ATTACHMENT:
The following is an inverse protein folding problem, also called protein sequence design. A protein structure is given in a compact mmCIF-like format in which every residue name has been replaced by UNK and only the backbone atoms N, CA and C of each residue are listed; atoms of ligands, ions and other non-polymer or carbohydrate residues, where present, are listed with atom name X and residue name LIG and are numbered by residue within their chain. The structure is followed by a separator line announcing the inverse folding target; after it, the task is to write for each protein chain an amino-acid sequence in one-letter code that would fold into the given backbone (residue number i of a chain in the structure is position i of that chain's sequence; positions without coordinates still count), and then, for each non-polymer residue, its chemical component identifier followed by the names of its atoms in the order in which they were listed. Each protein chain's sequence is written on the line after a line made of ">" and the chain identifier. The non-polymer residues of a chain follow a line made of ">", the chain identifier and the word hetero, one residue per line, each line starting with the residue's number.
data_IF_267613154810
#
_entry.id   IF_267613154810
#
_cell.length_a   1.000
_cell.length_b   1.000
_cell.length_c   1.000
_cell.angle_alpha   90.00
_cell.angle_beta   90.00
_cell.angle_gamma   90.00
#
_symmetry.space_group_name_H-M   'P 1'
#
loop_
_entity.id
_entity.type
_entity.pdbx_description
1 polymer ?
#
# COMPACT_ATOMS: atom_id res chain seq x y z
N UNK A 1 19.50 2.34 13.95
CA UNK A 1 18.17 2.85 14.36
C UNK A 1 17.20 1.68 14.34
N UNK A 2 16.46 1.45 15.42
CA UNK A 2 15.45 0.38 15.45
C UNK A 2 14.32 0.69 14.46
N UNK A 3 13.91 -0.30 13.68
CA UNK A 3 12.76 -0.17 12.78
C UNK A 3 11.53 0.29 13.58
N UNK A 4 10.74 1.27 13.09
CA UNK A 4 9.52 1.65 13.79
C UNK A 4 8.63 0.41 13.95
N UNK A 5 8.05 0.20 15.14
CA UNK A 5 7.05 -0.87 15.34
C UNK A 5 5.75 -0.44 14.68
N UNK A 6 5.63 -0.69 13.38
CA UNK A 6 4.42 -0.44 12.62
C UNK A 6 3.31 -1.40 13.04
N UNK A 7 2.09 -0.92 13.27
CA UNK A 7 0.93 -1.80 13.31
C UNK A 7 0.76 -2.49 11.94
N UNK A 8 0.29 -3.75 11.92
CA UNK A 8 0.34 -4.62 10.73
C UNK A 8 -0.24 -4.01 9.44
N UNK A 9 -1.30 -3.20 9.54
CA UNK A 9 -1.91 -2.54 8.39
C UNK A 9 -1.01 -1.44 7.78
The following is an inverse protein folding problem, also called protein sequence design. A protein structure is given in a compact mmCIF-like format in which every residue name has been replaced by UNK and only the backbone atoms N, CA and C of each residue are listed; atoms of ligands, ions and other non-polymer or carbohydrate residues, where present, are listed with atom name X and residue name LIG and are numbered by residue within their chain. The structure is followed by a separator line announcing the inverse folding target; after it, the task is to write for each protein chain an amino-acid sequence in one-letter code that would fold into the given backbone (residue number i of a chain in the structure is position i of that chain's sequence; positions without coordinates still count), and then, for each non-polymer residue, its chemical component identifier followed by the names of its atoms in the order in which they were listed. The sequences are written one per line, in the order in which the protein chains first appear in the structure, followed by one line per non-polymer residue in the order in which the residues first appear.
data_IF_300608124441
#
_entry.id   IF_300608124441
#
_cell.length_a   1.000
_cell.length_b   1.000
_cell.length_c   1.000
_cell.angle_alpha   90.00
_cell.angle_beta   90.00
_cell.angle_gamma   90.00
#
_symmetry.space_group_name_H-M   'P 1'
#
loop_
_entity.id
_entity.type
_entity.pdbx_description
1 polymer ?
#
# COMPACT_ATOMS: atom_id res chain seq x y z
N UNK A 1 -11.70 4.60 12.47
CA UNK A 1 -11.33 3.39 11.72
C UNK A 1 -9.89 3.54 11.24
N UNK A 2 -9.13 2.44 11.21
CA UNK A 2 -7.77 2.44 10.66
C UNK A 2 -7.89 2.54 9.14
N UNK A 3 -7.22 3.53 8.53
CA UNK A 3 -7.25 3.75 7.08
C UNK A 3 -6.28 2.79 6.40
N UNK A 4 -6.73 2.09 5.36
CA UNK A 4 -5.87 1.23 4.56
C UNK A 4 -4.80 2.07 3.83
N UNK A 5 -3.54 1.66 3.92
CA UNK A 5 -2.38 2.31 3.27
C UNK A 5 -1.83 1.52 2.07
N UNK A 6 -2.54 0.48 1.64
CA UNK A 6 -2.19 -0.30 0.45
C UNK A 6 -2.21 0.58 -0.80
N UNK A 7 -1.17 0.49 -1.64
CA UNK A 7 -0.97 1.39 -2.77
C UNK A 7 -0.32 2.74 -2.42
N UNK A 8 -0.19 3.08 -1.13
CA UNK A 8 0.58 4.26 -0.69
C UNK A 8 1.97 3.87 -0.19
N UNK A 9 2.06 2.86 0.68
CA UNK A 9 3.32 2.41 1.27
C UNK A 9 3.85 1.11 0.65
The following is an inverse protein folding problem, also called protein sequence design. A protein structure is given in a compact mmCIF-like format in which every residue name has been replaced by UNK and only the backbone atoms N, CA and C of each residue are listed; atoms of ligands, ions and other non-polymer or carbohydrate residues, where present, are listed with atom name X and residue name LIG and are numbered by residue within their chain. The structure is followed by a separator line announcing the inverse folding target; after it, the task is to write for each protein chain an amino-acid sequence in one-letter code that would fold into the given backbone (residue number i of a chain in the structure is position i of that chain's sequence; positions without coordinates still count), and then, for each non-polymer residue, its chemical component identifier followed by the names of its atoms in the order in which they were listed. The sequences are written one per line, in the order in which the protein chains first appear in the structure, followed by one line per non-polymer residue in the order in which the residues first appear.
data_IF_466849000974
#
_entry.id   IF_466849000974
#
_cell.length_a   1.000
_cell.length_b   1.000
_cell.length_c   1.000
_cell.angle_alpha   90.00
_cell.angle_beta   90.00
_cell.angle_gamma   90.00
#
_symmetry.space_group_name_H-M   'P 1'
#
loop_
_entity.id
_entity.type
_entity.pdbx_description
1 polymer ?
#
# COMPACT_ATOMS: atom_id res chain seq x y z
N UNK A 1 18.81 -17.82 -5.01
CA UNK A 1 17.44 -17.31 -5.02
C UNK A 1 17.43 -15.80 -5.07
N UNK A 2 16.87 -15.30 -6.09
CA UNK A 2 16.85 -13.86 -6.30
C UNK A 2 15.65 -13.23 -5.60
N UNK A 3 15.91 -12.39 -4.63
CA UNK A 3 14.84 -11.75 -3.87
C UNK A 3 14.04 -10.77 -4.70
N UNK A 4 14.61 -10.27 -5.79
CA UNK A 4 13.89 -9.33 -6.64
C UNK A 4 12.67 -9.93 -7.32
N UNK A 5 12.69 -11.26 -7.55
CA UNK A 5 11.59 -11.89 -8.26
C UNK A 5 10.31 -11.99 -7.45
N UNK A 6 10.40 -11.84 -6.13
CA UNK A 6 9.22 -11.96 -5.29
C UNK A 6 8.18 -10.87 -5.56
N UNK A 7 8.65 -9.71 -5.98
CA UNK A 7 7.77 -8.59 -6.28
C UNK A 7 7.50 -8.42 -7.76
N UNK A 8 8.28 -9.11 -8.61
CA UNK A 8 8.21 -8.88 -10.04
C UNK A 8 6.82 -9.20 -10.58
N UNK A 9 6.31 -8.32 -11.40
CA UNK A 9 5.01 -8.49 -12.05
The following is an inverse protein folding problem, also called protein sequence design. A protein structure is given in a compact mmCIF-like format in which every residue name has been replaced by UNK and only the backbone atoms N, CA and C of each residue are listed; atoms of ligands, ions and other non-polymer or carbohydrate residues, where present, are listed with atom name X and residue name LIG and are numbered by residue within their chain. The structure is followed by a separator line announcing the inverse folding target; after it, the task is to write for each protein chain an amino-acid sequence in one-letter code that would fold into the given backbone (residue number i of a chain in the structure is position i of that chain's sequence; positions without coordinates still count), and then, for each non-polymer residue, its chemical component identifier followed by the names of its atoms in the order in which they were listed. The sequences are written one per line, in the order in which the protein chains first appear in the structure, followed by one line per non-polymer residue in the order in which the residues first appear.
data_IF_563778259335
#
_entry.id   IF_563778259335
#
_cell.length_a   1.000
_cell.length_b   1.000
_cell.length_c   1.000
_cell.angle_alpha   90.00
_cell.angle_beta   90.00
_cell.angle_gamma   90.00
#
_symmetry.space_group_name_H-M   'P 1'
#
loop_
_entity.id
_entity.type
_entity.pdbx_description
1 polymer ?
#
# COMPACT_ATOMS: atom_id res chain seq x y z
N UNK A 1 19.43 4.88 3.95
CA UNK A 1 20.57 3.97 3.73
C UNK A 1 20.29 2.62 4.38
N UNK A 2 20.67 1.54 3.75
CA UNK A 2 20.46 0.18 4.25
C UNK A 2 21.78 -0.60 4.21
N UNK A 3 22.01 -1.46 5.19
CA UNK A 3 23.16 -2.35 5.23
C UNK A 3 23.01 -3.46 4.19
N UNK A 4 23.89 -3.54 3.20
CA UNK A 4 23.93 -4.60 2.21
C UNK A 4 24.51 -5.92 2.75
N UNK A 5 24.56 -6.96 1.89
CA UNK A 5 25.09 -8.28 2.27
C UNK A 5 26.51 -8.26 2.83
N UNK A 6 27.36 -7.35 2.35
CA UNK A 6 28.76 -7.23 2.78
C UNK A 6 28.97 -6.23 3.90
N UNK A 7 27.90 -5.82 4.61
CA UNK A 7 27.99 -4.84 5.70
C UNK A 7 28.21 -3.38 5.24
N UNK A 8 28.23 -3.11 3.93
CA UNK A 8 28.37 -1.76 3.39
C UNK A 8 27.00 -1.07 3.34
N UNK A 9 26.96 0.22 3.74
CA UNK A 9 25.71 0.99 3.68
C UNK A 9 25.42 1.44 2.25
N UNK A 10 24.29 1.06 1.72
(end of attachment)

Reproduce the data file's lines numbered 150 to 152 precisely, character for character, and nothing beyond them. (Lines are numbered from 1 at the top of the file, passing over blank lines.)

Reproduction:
_cell.length_b   1.000
_cell.length_c   1.000
_cell.angle_alpha   90.00